Tuesday, March 27, 2012

Scaphosepalum pleurothallodes round 2, second part

This time I decided to return to the place where Alex and I got lost since he found the type there.  So Gabriel and German came with us. We have to pick up some machetes so we will be prepared.

German and Gabriel were going to guide us but we were also prepared to trust our GPS.  We started our trip walking by the river and then into the forest through a super steep river bank that was so steep that it was difficult to look for pleurothallids, but we got super lucky and found Muscarellas, Sarcinulas, Platysteles, Dryadellas and Specklinias (all sister to Scaphosepalum).  The most incredible view were Vanilla plants along these steep hills and Aristolochia ruiziana the first time I have seen the in the wild.
We kept on climbing and we reached the same plateu were I got lost, it was a very good moment, to be there but this time with friends and ready to find this elusive Scaphosepalum.

We found Specklinias but still could not find Scaphosepalum pleurothallodes.  We started our way back and guess what...our guides got lost again.  Jeff kept on following his GPS so sooner or later we were going to get out of there but did not not want  to make our field guides feel bad so we kept on walking with them.  German and Gabriel finally gave up and we walked following the river (Jeff was still checking with his GPS and we were fine) and look what we found, you really need to watch carefully and twist your feet so you do not stand on them:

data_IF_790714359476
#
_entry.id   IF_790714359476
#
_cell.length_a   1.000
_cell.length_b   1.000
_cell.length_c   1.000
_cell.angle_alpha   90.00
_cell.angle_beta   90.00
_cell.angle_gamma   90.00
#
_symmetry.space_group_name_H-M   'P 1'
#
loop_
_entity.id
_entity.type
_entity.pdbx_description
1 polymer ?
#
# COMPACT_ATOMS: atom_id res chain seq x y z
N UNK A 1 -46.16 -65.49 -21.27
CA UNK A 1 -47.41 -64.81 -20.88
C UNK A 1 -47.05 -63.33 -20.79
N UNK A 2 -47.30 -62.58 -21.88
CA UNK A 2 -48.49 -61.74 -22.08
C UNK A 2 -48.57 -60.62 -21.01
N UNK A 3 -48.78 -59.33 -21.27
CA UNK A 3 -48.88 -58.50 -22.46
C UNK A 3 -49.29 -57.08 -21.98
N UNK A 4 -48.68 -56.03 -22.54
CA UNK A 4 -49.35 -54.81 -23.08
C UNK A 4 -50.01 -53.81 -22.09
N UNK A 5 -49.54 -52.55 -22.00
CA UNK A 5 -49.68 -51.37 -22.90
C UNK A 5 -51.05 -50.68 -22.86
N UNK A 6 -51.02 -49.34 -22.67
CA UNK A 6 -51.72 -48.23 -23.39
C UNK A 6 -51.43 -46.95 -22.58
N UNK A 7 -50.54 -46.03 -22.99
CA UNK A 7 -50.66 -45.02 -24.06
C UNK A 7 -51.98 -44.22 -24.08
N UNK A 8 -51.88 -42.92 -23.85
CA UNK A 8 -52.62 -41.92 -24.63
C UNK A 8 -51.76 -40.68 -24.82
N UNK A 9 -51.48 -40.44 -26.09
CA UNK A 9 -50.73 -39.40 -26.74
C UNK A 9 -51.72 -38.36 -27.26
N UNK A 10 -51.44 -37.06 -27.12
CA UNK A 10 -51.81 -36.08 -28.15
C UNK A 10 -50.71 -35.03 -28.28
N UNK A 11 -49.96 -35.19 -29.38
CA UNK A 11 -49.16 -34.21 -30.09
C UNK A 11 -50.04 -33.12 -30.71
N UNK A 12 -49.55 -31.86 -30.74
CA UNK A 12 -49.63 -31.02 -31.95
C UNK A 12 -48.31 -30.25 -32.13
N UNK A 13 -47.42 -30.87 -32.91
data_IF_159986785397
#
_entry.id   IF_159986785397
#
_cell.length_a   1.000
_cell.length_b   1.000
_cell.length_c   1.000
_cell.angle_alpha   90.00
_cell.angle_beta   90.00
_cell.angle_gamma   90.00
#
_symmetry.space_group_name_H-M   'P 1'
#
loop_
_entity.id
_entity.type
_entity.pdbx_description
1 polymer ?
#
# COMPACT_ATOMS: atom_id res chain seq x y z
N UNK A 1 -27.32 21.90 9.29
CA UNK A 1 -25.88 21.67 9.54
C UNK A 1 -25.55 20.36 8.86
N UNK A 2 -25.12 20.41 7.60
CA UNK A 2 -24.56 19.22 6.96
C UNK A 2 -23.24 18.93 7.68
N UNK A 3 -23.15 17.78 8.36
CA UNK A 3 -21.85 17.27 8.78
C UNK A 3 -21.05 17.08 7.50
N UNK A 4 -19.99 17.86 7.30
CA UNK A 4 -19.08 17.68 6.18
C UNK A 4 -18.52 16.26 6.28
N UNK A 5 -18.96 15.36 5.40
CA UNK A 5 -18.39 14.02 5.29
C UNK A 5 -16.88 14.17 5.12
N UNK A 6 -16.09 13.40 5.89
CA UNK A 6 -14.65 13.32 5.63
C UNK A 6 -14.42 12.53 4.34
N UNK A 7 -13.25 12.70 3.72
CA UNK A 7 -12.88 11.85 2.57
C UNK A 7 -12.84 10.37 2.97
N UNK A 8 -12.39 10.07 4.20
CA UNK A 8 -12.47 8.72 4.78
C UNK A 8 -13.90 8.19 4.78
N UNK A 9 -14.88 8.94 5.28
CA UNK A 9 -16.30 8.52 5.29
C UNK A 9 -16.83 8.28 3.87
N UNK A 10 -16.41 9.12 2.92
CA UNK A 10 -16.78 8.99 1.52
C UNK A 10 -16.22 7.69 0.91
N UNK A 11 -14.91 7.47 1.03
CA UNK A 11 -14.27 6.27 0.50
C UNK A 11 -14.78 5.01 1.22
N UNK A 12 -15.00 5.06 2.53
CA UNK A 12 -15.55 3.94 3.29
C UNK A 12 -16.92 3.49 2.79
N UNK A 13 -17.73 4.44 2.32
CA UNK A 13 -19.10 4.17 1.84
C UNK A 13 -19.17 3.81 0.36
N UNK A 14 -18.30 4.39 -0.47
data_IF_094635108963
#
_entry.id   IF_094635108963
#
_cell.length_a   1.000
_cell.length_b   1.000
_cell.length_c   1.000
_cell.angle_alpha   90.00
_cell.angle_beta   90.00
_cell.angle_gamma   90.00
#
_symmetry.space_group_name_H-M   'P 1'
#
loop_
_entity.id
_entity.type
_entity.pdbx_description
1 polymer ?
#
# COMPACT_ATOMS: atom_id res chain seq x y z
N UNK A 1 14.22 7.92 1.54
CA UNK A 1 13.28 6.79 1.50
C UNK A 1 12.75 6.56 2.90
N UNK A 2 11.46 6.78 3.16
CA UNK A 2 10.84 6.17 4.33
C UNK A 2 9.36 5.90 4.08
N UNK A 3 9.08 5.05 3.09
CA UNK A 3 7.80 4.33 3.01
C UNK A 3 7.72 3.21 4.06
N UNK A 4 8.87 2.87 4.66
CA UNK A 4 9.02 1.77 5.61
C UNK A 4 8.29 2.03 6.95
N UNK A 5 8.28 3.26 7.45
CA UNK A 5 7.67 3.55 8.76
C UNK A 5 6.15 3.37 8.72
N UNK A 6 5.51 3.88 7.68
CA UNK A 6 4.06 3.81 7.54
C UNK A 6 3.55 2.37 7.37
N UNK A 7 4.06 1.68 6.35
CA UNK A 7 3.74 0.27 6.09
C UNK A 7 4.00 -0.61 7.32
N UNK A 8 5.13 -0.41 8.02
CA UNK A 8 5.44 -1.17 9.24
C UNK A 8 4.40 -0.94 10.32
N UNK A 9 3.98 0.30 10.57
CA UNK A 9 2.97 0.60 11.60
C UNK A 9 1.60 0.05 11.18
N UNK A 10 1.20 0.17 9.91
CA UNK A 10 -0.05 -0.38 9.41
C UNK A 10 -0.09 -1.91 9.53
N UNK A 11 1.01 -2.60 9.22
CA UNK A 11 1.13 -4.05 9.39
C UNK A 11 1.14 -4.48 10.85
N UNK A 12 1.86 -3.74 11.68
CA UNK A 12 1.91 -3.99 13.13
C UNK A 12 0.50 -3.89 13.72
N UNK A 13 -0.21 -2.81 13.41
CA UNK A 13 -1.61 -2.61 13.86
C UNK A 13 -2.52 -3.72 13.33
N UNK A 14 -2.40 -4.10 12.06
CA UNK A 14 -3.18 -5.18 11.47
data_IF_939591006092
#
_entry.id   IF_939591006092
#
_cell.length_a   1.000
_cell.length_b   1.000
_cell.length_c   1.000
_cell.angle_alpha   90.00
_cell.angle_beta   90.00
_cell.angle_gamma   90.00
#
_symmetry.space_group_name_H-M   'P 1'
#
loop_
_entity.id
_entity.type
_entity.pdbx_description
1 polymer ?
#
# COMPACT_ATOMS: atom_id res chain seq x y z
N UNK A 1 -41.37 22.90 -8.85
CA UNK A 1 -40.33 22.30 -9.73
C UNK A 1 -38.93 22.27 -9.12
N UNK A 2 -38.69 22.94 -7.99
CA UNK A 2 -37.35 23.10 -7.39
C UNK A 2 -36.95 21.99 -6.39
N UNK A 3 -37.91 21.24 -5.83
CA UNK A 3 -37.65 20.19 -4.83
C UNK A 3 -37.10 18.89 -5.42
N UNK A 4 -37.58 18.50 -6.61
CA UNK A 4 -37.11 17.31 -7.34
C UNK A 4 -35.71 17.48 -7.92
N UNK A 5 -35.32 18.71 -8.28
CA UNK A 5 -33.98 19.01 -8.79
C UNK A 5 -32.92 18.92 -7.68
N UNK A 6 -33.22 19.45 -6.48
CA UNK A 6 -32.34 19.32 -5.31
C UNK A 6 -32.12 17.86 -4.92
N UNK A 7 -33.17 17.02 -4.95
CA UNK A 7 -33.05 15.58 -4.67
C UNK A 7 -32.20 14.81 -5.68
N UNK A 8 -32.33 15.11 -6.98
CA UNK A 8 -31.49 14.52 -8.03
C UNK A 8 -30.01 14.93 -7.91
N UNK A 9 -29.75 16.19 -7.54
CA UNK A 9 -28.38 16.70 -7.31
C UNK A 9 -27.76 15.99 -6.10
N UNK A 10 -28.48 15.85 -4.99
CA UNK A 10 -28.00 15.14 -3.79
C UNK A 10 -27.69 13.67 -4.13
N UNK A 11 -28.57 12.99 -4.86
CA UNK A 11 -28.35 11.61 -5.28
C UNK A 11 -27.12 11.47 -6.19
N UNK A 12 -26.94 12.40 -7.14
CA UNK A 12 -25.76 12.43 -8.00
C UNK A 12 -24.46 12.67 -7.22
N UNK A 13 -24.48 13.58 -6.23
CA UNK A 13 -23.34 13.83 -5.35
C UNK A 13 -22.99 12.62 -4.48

Scaphosepalum pleurothallodes won again though 3-0, the boys were relaxing by these natural swimming pools, I was completely frustrated at the time because the next day was the Ecuadorian sensus which meant we could not go out to the field and there was a curfew starting at 4 pm that day and the law of no alcohol distribution was clearly not observed in this place.  It was 5 by the time these gentlemen were drinking some refreshments...

Before I forget...The Ecuadorian census is very interesting, all the high school students receive training from the government agency and they are assigned areas where they have to go and conduct the sensus interviews, therefore, the curfew.  The sensus is performed in one day and you cannot find anyone on the street.
 Jeff being counted for the Ecuadorian sensus

During the census the Amazonian fauna enjoy the lack of humans and go for a bath in the junction of the Tena and Pano rivers. The tapir was exploring a panga (amozonian canoe) that was left there.

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